You’re probably wondering, is there a sign? Does it need to sparkle under a light? Do you need to pull it out of a tree, like Excalibur from stone? Well, it’s nothing dramatic, but it may seem like magic to the untrained eye. It’s time to make a “Magician” of you.

Here are additional things to look out for when trying to identify an antique crosscut saw.

The Material

There are a few signs to observe when identifying an antique item, and the first is the material. What makes up the antique Crosscut saw? Before we go ahead, let’s identify the parts.

Crosscut saws Parts

Antique Crosscut saws have Handles, blades, and Teeth. The blade part close to the handle is the “Heel,” while the extended one is the “Toe.”


Pre-World War II (1939-1945) antique crosscut saws have wooden handles. Assess the wood as you would any typical timbered relic. Look for aging marks – scratches, chips, shrinkage, and smell. Old wood has a unique scent; it’s like the aftermath of a rainy day in a wooden cottage.

Modern Crosscut saws often have a plastic handle. The design is another story entirely. Keep reading to find out.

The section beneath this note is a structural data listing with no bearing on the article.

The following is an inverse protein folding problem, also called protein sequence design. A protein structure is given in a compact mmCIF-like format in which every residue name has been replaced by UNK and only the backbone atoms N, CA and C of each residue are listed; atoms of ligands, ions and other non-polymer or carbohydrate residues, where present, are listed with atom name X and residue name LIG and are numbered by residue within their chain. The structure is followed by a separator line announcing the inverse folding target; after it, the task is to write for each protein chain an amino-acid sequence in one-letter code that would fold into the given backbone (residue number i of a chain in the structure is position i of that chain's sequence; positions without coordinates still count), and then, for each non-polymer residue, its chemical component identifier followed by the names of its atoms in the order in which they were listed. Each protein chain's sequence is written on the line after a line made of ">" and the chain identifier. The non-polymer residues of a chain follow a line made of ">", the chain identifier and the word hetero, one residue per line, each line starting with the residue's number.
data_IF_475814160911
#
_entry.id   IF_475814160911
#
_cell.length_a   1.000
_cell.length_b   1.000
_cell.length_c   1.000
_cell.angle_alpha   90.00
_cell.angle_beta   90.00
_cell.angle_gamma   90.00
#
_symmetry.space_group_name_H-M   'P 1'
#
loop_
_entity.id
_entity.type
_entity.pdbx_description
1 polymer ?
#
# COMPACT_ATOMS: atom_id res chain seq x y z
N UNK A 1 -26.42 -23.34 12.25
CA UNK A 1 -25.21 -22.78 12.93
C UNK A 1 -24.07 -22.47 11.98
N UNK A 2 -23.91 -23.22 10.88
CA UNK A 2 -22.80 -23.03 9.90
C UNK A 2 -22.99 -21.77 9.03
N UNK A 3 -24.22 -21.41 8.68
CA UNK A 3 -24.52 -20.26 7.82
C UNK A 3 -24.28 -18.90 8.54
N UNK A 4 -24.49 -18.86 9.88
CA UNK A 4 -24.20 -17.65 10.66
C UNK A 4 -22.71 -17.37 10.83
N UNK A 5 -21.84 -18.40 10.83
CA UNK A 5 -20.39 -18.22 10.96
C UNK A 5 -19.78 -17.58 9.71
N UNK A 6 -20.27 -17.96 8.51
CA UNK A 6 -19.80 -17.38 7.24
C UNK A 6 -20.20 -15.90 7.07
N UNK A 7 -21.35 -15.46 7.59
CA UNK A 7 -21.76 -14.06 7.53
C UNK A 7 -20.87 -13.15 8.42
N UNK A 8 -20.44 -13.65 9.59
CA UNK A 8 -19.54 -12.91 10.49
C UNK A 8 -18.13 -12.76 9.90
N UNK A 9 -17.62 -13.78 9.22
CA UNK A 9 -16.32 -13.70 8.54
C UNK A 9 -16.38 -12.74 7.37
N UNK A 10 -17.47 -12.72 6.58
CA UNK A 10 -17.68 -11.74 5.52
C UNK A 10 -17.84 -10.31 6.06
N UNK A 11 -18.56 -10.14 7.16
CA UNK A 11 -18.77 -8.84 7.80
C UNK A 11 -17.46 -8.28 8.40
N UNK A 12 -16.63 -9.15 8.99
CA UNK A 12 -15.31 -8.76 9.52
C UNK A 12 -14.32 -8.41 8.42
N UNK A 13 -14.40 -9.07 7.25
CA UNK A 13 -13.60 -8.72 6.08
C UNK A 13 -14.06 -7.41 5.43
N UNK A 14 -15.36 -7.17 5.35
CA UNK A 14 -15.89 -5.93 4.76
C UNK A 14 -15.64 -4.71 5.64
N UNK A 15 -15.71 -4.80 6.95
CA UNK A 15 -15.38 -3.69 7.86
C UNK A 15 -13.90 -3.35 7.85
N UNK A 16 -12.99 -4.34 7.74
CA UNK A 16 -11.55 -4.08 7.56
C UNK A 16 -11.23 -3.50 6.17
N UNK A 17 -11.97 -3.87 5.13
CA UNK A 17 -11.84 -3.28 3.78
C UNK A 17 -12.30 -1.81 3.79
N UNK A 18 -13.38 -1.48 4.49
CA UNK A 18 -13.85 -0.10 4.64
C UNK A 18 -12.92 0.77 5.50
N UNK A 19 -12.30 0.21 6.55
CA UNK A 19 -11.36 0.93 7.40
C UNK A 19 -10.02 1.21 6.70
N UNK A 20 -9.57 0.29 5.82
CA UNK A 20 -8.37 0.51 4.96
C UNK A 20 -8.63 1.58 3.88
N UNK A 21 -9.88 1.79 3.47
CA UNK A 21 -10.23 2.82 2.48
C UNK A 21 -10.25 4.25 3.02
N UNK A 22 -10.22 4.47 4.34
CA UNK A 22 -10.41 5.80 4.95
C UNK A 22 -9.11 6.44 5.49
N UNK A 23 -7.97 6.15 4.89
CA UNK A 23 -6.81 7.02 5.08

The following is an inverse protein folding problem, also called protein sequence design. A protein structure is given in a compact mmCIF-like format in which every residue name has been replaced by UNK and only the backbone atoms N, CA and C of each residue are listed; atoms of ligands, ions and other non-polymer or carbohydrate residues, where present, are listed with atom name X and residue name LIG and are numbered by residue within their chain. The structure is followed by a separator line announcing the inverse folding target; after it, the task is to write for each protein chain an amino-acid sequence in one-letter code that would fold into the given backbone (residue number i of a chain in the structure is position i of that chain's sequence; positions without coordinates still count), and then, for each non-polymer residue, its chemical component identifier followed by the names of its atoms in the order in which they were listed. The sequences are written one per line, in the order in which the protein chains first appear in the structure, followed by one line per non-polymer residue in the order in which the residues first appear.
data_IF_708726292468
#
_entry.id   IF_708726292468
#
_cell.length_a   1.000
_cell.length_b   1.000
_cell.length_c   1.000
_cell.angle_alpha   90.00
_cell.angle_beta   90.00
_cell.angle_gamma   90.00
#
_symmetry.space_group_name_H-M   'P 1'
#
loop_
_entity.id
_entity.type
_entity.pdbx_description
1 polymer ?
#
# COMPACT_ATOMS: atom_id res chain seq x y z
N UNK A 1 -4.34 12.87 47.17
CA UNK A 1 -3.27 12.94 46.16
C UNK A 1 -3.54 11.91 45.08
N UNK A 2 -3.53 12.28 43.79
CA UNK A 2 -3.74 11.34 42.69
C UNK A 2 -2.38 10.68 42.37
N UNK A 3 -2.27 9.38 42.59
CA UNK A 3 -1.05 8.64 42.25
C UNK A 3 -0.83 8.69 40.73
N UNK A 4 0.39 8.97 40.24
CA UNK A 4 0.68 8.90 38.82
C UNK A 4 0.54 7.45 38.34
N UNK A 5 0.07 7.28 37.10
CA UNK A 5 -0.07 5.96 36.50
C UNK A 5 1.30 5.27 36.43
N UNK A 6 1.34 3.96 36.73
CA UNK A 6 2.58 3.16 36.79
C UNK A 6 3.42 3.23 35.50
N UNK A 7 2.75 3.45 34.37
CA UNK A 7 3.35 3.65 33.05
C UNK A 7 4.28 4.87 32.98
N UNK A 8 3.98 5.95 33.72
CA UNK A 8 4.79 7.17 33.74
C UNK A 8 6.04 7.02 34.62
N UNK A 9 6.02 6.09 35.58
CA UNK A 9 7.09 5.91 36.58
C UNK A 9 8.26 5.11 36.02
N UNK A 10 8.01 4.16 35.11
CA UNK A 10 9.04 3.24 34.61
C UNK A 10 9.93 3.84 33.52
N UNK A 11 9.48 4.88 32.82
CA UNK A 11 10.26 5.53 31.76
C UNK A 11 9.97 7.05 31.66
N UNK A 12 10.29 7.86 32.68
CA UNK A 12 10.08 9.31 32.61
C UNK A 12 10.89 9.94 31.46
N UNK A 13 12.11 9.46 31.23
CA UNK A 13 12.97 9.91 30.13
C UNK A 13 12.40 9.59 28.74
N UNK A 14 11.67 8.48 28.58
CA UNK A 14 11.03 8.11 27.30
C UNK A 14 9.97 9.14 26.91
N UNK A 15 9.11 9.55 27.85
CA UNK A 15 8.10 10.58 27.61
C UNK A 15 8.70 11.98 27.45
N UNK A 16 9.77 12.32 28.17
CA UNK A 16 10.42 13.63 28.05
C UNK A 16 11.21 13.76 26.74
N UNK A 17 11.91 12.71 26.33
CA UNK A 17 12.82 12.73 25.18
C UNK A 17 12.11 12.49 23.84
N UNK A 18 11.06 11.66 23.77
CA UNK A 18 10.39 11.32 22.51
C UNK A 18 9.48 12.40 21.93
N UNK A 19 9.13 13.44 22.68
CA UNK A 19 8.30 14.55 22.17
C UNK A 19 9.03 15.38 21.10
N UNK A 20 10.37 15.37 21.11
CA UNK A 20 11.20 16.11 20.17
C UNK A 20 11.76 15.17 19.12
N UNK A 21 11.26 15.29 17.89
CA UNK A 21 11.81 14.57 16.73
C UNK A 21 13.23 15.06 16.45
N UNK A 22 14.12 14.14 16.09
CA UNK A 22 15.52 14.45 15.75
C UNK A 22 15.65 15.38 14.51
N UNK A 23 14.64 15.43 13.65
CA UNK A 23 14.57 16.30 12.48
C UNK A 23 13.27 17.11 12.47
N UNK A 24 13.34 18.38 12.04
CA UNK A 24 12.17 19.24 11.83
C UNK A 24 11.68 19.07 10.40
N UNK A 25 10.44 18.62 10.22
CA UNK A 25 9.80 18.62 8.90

Antique crosscut saws have top-quality steel because they were built for resilience. Also, it’s taper-grounded, meaning the Toe is narrow while the Heel is wide. Again, check for aging signs like rust and slight chips.

Antique Crosscut saws have thin, light, and easy-to-use straight-backed blades. Modern Crosscut saws, on the other hand, are stiff, so they succumb to gravity.


Earlier, we discussed distinguishing antique Crosscut saws with their teeth. Here’s a recap. You’re looking for a saw with knife-like teeth. You might find an antique Crosscut saw with blunt teeth, but that doesn’t change its age.

Note the spacing in the teeth legion – antique Crosscut saws have uniform arcs to deliver equal cuts.

Illustration of six types of logging cross cut saw teeth. (Credit: Wikimedia)